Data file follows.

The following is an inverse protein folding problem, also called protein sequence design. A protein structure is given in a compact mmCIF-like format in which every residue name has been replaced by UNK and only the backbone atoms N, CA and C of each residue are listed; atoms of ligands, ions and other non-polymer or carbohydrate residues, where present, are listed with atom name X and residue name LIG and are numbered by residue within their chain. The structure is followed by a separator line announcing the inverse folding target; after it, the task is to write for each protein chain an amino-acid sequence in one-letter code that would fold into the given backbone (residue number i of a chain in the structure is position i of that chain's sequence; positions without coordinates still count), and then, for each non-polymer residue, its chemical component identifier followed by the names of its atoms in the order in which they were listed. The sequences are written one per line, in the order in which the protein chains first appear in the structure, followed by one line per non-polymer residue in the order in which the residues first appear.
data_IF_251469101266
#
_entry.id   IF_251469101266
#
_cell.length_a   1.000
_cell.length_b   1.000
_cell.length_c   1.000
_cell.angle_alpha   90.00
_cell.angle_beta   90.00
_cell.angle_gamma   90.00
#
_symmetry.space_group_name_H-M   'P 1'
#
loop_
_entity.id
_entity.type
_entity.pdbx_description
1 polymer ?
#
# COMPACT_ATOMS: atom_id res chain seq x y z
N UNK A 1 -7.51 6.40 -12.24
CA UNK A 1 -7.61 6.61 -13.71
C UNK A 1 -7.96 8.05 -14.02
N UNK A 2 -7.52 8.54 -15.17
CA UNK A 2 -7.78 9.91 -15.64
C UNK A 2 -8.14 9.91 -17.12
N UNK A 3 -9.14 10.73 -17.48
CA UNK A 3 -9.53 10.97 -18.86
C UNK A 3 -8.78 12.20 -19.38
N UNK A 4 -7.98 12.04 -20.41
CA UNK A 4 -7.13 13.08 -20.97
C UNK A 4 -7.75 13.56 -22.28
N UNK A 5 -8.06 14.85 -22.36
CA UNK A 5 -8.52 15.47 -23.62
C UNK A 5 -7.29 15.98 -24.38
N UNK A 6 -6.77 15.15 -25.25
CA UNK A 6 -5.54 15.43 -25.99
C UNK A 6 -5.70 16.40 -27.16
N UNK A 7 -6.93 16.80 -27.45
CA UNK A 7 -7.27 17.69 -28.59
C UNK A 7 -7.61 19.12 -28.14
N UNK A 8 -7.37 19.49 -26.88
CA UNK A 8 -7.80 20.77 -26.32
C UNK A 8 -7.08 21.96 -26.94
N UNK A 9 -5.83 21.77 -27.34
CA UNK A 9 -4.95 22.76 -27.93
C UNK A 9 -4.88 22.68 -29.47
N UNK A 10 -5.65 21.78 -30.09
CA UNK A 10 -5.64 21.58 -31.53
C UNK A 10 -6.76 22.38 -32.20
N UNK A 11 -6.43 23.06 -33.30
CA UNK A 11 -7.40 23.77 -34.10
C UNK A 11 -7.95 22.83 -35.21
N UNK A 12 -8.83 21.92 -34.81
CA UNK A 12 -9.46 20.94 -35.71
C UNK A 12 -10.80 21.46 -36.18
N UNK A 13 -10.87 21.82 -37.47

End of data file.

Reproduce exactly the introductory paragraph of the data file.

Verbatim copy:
The following is an inverse protein folding problem, also called protein sequence design. A protein structure is given in a compact mmCIF-like format in which every residue name has been replaced by UNK and only the backbone atoms N, CA and C of each residue are listed; atoms of ligands, ions and other non-polymer or carbohydrate residues, where present, are listed with atom name X and residue name LIG and are numbered by residue within their chain. The structure is followed by a separator line announcing the inverse folding target; after it, the task is to write for each protein chain an amino-acid sequence in one-letter code that would fold into the given backbone (residue number i of a chain in the structure is position i of that chain's sequence; positions without coordinates still count), and then, for each non-polymer residue, its chemical component identifier followed by the names of its atoms in the order in which they were listed. The sequences are written one per line, in the order in which the protein chains first appear in the structure, followed by one line per non-polymer residue in the order in which the residues first appear.